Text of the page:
1. Stakes and current possibilities of materials modeling
  2. Damage mechanisms and influence of radiation
  3. Density Functional Theory
  4. Molecular dynamics and interatomic potentials
  5. Kinetic Monte-Carlo and Rate theory – part 1
  6. Kinetic Monte-Carlo and Rate theory – part 2
  7. Linking techniques and introduction to further methods and techniques of interest

Each lab exercise is intended to take four hours. The students can choose, with the aid of the teacher, a system they wish to model, provided that the needed resources are available.

  1. Computer lab 1: application of Density Functional Theory
  2. Computer lab 2: application of Molecular Dynamics
  3. Computer lab 3: application of the Kinetic Monte-Carlo method
  4. Computer lab 4: application of Rate Theory

Literature and preparations

Specific prerequisites

The students should have an MSc in the field of physics or materials science.

Knowledge about the crystallographic structure of materials is needed for this class. A good material physics comprehension is also of great help.

Knowledge of principles such as diffusion, phase diagrams and electronic structure is also useful.

Recommended prerequisites

No information inserted

Equipment

No information inserted

Literature

Distributed by the teacher.

Examination and completion

If the course is discontinued, students may request to be examined during the following two academic years.

Grading scale

P, F

Examination

  • PRO1 - Project, 4,5 hp, betygsskala: P, F
  • SEM1 - Seminars, 1,5 hp, betygsskala: P, F

Based on recommendation from KTH’s coordinator for disabilities, the examiner will decide how to adapt an examination for students with documented disability.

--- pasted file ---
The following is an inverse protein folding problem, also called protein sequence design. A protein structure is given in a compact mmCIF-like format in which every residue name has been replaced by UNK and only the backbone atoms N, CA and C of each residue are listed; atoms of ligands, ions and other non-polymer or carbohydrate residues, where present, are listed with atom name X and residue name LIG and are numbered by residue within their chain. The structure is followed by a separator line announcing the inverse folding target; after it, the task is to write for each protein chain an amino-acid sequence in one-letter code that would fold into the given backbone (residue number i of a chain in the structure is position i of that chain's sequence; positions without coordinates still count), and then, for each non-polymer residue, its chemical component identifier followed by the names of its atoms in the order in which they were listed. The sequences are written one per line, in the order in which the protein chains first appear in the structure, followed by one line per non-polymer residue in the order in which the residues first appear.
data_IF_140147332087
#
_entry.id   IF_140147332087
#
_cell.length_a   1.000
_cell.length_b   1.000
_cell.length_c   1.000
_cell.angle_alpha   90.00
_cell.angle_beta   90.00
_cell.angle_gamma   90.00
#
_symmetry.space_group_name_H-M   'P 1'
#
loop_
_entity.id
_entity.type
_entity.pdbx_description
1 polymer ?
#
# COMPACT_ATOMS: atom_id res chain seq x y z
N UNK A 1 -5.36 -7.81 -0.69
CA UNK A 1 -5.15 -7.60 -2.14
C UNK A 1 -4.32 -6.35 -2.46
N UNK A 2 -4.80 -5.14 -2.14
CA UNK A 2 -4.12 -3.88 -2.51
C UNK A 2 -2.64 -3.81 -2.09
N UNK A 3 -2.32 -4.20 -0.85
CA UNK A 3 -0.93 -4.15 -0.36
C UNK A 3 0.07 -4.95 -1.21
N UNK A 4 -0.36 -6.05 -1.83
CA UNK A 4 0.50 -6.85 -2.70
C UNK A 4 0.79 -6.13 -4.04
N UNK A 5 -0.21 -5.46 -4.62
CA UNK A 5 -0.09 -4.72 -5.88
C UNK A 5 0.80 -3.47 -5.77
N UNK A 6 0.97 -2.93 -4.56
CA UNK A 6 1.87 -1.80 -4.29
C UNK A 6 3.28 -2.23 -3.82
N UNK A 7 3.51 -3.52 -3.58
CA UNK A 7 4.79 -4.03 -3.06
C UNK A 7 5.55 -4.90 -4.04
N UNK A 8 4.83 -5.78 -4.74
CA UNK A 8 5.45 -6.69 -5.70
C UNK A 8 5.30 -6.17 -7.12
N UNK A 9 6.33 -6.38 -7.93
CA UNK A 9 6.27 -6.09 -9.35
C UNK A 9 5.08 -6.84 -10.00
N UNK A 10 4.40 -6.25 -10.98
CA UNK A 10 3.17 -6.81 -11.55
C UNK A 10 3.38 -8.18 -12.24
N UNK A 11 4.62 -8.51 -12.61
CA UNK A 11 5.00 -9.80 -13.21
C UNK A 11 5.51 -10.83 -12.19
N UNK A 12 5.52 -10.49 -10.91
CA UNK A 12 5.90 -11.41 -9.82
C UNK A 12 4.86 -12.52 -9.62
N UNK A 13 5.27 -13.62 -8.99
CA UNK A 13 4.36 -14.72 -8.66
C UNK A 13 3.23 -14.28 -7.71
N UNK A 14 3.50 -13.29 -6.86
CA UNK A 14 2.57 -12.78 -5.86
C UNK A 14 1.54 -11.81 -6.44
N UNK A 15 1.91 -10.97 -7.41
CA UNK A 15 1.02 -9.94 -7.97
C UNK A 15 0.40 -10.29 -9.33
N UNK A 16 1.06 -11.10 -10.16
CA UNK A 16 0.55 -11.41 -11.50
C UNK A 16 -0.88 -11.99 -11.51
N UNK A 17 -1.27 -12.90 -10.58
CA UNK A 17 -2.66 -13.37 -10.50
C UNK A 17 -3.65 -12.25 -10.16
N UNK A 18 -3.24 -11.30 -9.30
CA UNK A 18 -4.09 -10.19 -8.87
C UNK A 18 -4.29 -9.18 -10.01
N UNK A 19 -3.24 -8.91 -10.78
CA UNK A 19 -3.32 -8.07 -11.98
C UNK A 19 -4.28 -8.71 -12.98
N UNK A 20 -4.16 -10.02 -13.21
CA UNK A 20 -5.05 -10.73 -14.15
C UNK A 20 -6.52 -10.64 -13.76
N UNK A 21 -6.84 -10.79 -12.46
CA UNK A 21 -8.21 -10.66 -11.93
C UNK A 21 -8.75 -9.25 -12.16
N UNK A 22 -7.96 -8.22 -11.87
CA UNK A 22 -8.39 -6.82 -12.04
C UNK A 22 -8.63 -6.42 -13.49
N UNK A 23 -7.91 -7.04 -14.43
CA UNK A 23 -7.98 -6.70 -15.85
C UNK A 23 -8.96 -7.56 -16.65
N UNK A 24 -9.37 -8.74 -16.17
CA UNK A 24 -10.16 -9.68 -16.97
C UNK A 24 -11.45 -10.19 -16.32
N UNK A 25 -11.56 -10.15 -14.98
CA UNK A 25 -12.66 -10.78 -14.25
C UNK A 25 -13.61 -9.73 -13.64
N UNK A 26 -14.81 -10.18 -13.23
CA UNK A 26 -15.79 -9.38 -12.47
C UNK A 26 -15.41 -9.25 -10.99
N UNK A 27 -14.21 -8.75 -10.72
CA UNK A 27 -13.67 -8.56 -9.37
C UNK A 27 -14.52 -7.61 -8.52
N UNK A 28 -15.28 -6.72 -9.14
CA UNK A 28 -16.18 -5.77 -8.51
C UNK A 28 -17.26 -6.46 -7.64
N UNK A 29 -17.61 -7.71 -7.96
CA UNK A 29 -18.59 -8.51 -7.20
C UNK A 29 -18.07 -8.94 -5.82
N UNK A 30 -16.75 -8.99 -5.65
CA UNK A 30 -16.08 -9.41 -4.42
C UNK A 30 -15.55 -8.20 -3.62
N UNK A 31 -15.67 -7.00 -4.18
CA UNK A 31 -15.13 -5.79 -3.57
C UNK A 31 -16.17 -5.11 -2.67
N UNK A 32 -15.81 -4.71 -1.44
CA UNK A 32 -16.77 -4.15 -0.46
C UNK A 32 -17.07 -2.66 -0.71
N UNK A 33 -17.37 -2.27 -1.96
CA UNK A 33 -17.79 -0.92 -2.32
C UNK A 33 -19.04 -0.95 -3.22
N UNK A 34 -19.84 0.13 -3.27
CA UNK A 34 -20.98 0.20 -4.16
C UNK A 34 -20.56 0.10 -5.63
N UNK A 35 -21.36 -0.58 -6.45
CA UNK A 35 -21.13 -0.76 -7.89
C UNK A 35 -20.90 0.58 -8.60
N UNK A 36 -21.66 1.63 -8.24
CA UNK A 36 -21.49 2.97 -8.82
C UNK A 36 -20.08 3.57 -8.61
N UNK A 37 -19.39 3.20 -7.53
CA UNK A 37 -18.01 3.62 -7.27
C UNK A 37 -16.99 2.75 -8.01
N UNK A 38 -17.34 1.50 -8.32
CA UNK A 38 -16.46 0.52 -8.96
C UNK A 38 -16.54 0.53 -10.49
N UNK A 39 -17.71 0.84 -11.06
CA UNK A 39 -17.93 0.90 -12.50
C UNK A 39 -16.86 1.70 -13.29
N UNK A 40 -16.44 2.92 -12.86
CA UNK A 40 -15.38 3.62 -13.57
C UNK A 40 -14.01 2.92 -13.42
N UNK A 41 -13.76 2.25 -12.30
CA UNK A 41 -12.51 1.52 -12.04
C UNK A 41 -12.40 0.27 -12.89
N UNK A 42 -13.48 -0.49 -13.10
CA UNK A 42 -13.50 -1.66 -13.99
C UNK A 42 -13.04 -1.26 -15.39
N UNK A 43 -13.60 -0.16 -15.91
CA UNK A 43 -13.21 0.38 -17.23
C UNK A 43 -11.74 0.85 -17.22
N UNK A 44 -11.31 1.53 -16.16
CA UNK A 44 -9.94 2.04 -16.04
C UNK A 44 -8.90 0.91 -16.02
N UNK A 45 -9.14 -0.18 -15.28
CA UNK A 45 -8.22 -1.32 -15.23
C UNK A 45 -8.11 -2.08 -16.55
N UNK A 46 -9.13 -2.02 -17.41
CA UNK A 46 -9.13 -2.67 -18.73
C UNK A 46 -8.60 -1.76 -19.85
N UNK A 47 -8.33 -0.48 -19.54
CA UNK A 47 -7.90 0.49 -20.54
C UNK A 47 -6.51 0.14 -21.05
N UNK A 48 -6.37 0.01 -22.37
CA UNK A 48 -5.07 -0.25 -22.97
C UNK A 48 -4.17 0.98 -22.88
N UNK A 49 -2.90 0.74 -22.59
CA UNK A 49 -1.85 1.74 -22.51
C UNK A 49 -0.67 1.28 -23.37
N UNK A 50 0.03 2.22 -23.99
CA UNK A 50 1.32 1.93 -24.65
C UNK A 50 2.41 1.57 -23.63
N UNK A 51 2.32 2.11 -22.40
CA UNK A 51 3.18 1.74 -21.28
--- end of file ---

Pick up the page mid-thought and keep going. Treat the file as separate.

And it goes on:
The examiner may apply another examination format when re-examining individual students.

Other requirements for final grade

To pass this course, attendance is required. Absence should be notified beforehand and will result in extra tasks to fulfill.

The students will have to solve an original problem of their choosing using the tools that they have learned. The project will carry a real physical significance and not only be a textbook case. The project will require the combination of several of the techniques in a way that is typical of material research.

The results will be presented during a seminar and in a report. The students may work individually or in pairs.

Opportunity to complete the requirements via supplementary examination

No information inserted

Opportunity to raise an approved grade via renewed examination

No information inserted

Examiner

Profile picture Pär Olsson

Ethical approach

  • All members of a group are responsible for the group's work.
  • In any assessment, every student shall honestly disclose any help received and sources used.
  • In an oral assessment, every student shall be able to present and answer questions about the entire assignment and solution.

Further information

Course web

Further information about the course can be found on the Course web at the link below. Information on the Course web will later be moved to this site.

Course web FSH3141

Offered by

SCI/Physics

Main field of study

No information inserted

Education cycle

Third cycle

Add-on studies

No information inserted

Contact

Pär Olsson (polsson@kth.se)

Postgraduate course

Postgraduate courses at SCI/Physics